House Bill Empowers Sanctuary City Victims of Illegal Aliens to Sue Officials

House Bill Empowers Sanctuary City Victims of Illegal Aliens to Sue Officials
Rep. Ted Budd (D-N.C.) speaks during a "Make America Great Again" rally at Bojangles' Coliseum in Charlotte, N.C., on Oct. 26, 2018. Budd has co-sponsored, with Rep. Bradley Byrne (R-Ala.), The Justice for Victims of Sanctuary Cities Act of 2019. (NICHOLAS KAMM/AFP/Getty Images)
Mark Tapscott

WASHINGTON—Residents of sanctuary cities and states injured or killed by illegal aliens would be able to sue their jurisdictions for damages under legislation introduced July 25 in the House of Representatives by two Republican congressmen.

The Justice for Victims of Sanctuary Cities Act of 2019 is co-sponsored by Reps. Ted Budd (R-N.C.) and Bradley Byrne (R-Ala.). A companion bill to the House version was introduced in the Senate earlier this month by Sen. Thom Tillis (R-N.C.).

“I’ve been following sanctuary cities for some time now and the effects that they have on local communities,” Budd said in a statement.

“I’ve found that sanctuary cities’ failure to cooperate with Immigration and Customs Enforcement (ICE) is reckless and has had a real cost on society, both economically and in terms of human lives,” Budd said.

“It strikes me as common sense to introduce and pursue legislation that allows families and victims recourse against municipalities and policies that have caused them so much damage,” he said.

The proposal is aimed at local and state “sanctuary” jurisdictions that defy retainer requests from the federal government for illegal aliens being held in jail.

Nine states are declared sanctuaries, including California, Colorado, Connecticut, Illinois, Massachusetts, New Jersey, New Mexico, Oregon, and Vermont.

Hundreds of cities and towns within those states have also declared themselves as sanctuaries that protect illegal aliens from ICE.

Among the major sanctuary cities are Baltimore, Boston, Chicago, Denver, Los Angeles, New Orleans, New York, Philadelphia, Seattle, and Newark, New Jersey.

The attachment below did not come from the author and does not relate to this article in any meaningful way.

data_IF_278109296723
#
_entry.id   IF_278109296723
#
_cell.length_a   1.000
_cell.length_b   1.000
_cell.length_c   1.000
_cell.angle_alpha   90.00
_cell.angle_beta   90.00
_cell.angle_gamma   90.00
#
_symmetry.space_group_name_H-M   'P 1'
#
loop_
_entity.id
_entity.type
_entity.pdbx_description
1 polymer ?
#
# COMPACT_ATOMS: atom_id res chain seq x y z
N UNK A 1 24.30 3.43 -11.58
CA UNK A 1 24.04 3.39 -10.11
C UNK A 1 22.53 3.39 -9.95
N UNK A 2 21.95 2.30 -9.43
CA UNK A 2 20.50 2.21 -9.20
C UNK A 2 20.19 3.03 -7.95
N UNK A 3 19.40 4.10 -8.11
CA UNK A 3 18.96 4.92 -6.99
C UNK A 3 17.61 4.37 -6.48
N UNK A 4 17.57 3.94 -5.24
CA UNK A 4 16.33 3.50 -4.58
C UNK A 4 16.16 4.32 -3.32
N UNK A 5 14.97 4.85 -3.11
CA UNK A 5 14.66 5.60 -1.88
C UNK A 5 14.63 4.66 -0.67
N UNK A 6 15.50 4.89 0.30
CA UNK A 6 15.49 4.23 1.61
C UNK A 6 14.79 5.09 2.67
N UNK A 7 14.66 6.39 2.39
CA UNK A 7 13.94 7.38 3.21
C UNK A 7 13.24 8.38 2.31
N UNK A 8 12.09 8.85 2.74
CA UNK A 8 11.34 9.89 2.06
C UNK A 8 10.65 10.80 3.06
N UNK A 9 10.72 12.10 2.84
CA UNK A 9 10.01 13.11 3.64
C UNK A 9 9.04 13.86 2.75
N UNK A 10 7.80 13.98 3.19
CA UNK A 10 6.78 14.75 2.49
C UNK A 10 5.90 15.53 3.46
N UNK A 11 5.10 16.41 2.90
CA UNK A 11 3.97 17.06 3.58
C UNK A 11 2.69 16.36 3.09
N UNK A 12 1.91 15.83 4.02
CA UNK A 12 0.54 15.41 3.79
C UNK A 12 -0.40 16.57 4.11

“These cities, counties, and states have laws, ordinances, regulations, resolutions, policies, or other practices that obstruct immigration enforcement and shield criminals from ICE,” according to the Center for Immigration Studies (CIS).

This is accomplished, CIS explained, “either by refusing to or prohibiting agencies from complying with ICE detainers, imposing unreasonable conditions on detainer acceptance, denying ICE access to interview incarcerated aliens, or otherwise impeding communication or information exchanges between their personnel and federal immigration officers.”

Such detainers are “the primary tool used by ICE to gain custody of criminal aliens for deportation. It is a notice to another law enforcement agency that ICE intends to assume custody of an alien and includes information on the alien’s previous criminal history, immigration violations, and potential threat to public safety or security,” CIS said.

The bill:
  • Would allow any individual who is a victim of murder, rape or any felony (as defined by the state in which the victim resides) to file a lawsuit and bring civil action seeking “compensatory damages” against the state or municipality (sanctuary city) that failed to honor a lawful immigration detainer request from the Department of Homeland Security (DHS).
  • Would give victims seeking damages under the bill 10 years in which to file a civil action against the authorities who defied a lawful ICE detainer request.
  • Holds sanctuary cities accountable for failing to comply with lawful detainer requests made by DHS.
  • Requires a state and local government to waive immunity as a condition of receiving certain federal grants.
  • Limits certain federal grants to sanctuary jurisdictions for purposes such as public works and economic development; planning and administrative expenses; and grants for training, research and technical assistance.
  • Doesn’t withhold grants related to disaster-recovery efforts.
President Donald Trump has often cited “Angel Moms”—mothers of individual U.S. citizens killed by illegal aliens—in his campaign to convince Congress to change U.S. immigration laws.
“For those who refuse to compromise in the name of border security, I would ask, imagine if it was your child, your husband or your wife whose life was so cruelly shattered and totally broken,” Trump said earlier this year during an Oval Office address to the nation.

“To every member of Congress, pass a bill that ends this crisis. To every citizen, call Congress and tell them to finally, after all of these decades, secure our border,” Trump said.

The House approved the “Enforce the Law for Sanctuary Cities Act” in 2015 that would have cut off federal funds to jurisdictions that refuse to cooperate with ICE, but then-President Barack Obama opposed it.

Mark Tapscott is an award-winning senior Congressional correspondent for The Epoch Times. He covers Congress, national politics, and policy. Mr. Tapscott previously worked for Washington Times, Washington Examiner, Montgomery Journal, and Daily Caller News Foundation.
Related Topics